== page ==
The 2008 financial crisis opened the door for a bold, progressive social movement. But despite widespread revulsion at economic inequity and political opportunism, after the crash very little has changed. Has the Left failed? What agenda should progressives pursue? And what alternatives do they dare to imagine? Left Turn, published by Melbourne University Press in 2012 and co-edited with Jeff Sparrow, is aimed at the many Australians disillusioned with the political process. It includes passionate and challenging contributions by a diverse range of writers, thinkers and politicians, from Larissa Berendht and Christos Tsiolkas to Guy Rundle and Lee Rhiannon. These essays offer perspectives largely excluded from the mainstream. They offer possibilities for resistance and for a renewed struggle for change.
The Blogging Revolution, released by Melbourne University Press in 2008, is a colourful and revelatory account of bloggers around the globe why live and write under repressive regimes - many of them risking their lives in doing so. Antony Loewenstein's travels take him to private parties in Iran and Egypt, internet cafes in Saudi Arabia and Damascus, to the homes of Cuban dissidents and into newspaper offices in Beijing, where he discovers the ways in which the internet is threatening the ruld of governments. Through first-hand investigations, he reveals the complicity of Western multinationals in assisting the restriction of information in these countries and how bloggers are leading the charge for change. The blogging revolution is a superb examination about the nature of repression in the twenty-first century and the power of brave individuals to overcome it. It was released in an updated edition in 2011, post the Arab revolutions, and an updated Indian print version in 2011.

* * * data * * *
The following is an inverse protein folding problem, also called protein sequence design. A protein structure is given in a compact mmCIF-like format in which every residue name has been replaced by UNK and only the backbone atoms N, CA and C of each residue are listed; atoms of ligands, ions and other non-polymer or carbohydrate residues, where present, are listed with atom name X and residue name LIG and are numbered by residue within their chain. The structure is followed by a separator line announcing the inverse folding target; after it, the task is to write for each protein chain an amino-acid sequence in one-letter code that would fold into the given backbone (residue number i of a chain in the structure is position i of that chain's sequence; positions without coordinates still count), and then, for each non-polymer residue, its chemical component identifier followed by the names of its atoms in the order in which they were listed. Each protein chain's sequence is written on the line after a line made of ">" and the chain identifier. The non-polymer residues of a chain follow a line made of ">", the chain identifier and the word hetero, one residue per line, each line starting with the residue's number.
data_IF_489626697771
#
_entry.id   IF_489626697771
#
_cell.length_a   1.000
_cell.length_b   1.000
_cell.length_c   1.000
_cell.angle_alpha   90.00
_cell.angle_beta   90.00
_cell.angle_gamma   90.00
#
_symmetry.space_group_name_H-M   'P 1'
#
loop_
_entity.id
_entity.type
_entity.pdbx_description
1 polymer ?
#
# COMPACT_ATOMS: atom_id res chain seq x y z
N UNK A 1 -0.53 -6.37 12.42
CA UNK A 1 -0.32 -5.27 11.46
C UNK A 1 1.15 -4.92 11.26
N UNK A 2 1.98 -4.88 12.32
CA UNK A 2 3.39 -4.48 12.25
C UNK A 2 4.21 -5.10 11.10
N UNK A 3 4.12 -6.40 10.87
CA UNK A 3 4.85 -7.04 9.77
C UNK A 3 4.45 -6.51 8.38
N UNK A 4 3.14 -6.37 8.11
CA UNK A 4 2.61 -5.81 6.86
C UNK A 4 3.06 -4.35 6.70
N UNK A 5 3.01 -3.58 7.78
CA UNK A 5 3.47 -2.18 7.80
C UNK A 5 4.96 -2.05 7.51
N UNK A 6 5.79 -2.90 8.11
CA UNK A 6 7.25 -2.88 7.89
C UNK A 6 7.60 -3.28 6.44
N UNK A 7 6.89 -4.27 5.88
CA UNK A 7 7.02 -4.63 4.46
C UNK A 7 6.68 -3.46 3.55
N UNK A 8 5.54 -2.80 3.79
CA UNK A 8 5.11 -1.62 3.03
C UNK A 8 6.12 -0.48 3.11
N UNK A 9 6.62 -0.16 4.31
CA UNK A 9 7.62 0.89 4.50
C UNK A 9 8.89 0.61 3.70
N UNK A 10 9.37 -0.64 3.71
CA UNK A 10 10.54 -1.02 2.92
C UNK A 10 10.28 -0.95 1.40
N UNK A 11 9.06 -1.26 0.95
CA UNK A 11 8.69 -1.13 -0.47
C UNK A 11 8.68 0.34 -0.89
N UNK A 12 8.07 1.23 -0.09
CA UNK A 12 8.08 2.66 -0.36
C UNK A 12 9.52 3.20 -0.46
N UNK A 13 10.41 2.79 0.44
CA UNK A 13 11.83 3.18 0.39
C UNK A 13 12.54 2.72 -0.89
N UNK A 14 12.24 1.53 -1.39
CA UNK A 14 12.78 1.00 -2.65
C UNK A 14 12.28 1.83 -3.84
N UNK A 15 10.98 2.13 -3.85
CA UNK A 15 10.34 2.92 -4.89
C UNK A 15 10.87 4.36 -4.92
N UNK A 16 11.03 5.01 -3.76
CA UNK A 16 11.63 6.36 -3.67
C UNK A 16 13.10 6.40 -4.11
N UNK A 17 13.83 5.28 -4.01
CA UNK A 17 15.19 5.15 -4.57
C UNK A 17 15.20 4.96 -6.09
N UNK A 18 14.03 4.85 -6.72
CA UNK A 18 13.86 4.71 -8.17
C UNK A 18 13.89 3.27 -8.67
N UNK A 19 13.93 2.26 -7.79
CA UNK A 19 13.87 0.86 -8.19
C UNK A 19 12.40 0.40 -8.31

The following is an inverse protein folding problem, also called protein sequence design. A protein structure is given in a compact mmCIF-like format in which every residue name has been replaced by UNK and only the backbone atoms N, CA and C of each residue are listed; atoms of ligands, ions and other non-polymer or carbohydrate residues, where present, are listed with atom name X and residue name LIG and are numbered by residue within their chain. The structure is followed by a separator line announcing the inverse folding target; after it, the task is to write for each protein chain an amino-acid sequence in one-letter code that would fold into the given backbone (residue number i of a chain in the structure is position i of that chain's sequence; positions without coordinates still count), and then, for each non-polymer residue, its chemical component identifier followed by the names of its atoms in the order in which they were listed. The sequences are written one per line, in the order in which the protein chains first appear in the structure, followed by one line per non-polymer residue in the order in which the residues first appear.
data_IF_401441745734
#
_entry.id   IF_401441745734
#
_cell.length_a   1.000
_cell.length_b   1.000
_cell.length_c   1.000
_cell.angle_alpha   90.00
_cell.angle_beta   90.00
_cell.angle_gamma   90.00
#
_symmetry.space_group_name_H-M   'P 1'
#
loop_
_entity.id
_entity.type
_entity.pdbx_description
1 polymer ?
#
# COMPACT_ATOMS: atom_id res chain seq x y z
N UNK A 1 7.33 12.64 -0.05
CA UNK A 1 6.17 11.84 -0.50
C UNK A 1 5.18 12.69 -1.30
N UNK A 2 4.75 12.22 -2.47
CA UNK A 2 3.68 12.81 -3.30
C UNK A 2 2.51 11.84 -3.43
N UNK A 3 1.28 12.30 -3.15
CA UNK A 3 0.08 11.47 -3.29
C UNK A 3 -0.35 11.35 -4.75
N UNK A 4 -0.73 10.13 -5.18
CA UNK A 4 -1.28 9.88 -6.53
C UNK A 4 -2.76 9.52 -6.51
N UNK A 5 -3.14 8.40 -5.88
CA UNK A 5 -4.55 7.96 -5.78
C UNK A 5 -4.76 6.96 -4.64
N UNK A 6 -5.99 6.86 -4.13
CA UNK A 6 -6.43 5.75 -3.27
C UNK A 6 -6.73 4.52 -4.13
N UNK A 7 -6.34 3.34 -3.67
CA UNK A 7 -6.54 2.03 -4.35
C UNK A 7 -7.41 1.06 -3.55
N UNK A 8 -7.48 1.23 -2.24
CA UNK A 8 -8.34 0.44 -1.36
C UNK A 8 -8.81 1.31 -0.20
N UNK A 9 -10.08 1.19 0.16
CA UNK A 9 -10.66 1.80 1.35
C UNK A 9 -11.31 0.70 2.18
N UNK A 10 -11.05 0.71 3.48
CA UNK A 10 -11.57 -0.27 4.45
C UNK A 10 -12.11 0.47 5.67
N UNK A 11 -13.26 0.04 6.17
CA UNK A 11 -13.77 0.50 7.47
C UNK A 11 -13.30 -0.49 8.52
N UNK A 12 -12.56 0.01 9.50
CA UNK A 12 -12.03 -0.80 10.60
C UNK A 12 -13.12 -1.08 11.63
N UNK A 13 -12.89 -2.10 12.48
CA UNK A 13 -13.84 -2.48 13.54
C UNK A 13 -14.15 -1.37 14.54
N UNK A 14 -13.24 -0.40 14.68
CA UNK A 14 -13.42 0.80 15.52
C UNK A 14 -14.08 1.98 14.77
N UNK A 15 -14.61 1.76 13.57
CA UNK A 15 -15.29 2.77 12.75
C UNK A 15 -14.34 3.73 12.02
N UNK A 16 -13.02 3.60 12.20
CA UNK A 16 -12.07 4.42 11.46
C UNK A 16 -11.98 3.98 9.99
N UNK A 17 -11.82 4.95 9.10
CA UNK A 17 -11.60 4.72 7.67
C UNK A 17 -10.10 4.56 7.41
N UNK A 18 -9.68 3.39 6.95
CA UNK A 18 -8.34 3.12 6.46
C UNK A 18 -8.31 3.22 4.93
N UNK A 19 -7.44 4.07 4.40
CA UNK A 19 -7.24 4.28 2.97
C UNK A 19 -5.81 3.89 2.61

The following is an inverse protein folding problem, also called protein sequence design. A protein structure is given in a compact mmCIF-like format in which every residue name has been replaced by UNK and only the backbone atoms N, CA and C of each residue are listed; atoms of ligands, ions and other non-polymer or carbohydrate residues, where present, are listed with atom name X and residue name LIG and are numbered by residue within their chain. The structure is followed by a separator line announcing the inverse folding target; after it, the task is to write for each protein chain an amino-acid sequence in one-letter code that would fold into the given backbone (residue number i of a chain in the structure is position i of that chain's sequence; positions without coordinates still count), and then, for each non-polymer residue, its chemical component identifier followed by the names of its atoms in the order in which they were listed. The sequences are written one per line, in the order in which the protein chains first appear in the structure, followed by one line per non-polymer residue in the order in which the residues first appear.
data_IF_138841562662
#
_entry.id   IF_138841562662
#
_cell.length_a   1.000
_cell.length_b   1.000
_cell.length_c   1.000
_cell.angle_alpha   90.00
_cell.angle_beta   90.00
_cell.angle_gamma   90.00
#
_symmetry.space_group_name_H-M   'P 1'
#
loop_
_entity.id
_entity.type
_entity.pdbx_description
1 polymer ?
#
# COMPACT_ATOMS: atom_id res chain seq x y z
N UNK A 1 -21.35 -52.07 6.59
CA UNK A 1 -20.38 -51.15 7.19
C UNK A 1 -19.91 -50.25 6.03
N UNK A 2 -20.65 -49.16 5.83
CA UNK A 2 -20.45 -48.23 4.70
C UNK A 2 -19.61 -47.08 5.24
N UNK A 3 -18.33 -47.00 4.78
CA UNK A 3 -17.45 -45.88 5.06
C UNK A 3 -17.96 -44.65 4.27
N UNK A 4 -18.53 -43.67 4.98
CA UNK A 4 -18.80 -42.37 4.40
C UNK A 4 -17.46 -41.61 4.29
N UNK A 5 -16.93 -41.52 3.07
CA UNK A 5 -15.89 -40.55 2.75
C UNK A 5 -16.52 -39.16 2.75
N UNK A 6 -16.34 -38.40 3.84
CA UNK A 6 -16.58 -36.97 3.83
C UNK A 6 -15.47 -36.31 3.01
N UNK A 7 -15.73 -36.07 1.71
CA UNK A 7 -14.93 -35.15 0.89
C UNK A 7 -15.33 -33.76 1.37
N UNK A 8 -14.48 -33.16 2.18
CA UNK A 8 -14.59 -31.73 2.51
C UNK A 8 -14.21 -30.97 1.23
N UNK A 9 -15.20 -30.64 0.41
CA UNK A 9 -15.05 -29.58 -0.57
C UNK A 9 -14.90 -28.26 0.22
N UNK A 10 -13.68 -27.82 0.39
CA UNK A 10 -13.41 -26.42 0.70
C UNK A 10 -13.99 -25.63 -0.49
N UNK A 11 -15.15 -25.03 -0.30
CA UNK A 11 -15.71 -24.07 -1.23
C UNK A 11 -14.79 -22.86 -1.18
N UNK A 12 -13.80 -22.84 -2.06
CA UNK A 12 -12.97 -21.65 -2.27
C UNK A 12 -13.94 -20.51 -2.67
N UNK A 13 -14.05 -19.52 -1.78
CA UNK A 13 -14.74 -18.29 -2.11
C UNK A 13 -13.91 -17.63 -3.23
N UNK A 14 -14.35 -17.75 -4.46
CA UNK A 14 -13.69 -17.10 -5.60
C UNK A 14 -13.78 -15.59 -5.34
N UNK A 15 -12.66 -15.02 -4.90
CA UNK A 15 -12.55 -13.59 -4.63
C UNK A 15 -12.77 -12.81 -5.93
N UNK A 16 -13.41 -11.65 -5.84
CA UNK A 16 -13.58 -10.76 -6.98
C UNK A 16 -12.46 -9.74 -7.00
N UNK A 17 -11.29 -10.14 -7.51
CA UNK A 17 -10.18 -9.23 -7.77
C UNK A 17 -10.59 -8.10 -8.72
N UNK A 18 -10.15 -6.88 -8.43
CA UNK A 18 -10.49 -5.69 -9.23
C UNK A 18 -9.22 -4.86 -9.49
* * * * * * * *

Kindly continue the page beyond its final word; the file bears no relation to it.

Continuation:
The best-selling book on the Israel/Palestine conflict, My Israel Question - on Jewish identity, the Zionist lobby, reporting from Palestine and future Middle East directions - was released by Melbourne University Press in 2006. A new, updated edition was released in 2007 (and reprinted again in 2008). The book was short-listed for the 2007 NSW Premier's Literary Award. Another fully updated, third edition was published in 2009. It was released in all e-book formats in 2011. An updated and translated edition was published in Arabic in 2012.

West Bank and Gaza separated by more than space